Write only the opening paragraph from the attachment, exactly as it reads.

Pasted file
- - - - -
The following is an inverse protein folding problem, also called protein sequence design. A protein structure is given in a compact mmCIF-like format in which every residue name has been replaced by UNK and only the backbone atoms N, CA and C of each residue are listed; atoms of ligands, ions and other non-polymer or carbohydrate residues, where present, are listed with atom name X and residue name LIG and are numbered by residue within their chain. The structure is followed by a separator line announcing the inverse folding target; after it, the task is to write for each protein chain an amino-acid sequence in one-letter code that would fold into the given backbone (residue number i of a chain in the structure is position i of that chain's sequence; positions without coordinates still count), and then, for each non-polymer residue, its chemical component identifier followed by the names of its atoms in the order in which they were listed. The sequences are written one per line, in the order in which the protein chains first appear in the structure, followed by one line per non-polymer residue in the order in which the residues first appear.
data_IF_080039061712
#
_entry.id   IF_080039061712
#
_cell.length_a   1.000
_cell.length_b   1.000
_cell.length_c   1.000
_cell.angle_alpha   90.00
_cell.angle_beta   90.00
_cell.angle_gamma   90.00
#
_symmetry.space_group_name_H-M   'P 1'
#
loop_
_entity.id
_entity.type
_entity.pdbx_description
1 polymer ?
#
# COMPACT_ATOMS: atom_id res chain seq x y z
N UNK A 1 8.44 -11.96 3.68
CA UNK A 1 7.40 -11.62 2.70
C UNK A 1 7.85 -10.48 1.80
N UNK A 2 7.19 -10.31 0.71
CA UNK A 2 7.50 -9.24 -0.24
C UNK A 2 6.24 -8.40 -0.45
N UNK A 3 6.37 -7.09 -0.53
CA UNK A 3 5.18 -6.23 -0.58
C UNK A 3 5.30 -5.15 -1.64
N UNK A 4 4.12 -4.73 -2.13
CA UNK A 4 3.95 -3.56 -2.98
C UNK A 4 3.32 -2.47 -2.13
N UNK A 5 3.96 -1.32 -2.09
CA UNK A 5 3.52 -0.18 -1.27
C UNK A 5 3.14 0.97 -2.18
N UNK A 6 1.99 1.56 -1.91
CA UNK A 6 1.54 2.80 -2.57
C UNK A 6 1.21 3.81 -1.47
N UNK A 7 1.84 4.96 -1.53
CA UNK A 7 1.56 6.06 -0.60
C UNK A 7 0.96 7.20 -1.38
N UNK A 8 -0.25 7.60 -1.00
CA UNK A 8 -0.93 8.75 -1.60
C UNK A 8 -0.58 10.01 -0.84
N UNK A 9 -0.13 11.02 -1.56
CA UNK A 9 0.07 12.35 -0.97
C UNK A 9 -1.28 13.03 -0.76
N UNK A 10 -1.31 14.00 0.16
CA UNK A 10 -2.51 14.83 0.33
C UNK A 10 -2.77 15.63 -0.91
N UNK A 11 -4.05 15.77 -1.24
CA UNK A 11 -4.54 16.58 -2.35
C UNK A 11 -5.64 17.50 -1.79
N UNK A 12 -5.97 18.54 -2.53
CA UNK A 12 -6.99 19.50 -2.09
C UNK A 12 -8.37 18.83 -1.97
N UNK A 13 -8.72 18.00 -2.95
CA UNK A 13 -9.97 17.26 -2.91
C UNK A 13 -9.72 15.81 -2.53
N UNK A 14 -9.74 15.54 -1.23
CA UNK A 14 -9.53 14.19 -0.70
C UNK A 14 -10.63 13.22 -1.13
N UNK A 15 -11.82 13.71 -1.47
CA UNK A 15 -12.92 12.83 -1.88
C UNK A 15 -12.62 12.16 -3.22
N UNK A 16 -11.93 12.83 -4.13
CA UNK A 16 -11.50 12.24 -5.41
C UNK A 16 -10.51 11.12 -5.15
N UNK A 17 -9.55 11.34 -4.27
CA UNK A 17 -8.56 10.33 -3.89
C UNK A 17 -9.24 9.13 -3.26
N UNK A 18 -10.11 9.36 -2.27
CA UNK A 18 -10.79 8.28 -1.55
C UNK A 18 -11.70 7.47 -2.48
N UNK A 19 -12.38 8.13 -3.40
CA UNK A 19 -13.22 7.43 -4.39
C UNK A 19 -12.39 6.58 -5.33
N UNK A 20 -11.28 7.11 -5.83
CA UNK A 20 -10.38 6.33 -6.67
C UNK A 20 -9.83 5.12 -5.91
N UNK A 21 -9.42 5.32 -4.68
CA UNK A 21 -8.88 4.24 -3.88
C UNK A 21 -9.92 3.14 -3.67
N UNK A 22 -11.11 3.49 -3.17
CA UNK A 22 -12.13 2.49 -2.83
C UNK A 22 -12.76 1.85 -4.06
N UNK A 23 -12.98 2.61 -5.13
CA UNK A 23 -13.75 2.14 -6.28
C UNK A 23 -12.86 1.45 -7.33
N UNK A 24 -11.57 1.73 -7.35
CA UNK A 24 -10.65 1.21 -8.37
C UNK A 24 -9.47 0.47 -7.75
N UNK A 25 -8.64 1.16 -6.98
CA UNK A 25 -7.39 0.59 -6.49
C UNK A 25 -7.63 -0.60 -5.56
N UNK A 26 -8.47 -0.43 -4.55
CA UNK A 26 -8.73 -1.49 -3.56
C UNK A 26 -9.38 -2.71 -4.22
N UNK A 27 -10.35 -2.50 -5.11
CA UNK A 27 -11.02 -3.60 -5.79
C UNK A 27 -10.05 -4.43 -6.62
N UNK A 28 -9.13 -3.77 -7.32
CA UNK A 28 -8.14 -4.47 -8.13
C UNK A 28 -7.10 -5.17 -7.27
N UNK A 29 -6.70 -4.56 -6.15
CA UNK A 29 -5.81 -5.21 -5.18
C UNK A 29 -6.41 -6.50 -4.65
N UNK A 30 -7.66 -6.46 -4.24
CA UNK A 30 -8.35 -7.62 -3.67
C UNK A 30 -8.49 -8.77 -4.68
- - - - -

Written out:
The following is an inverse protein folding problem, also called protein sequence design. A protein structure is given in a compact mmCIF-like format in which every residue name has been replaced by UNK and only the backbone atoms N, CA and C of each residue are listed; atoms of ligands, ions and other non-polymer or carbohydrate residues, where present, are listed with atom name X and residue name LIG and are numbered by residue within their chain. The structure is followed by a separator line announcing the inverse folding target; after it, the task is to write for each protein chain an amino-acid sequence in one-letter code that would fold into the given backbone (residue number i of a chain in the structure is position i of that chain's sequence; positions without coordinates still count), and then, for each non-polymer residue, its chemical component identifier followed by the names of its atoms in the order in which they were listed. The sequences are written one per line, in the order in which the protein chains first appear in the structure, followed by one line per non-polymer residue in the order in which the residues first appear.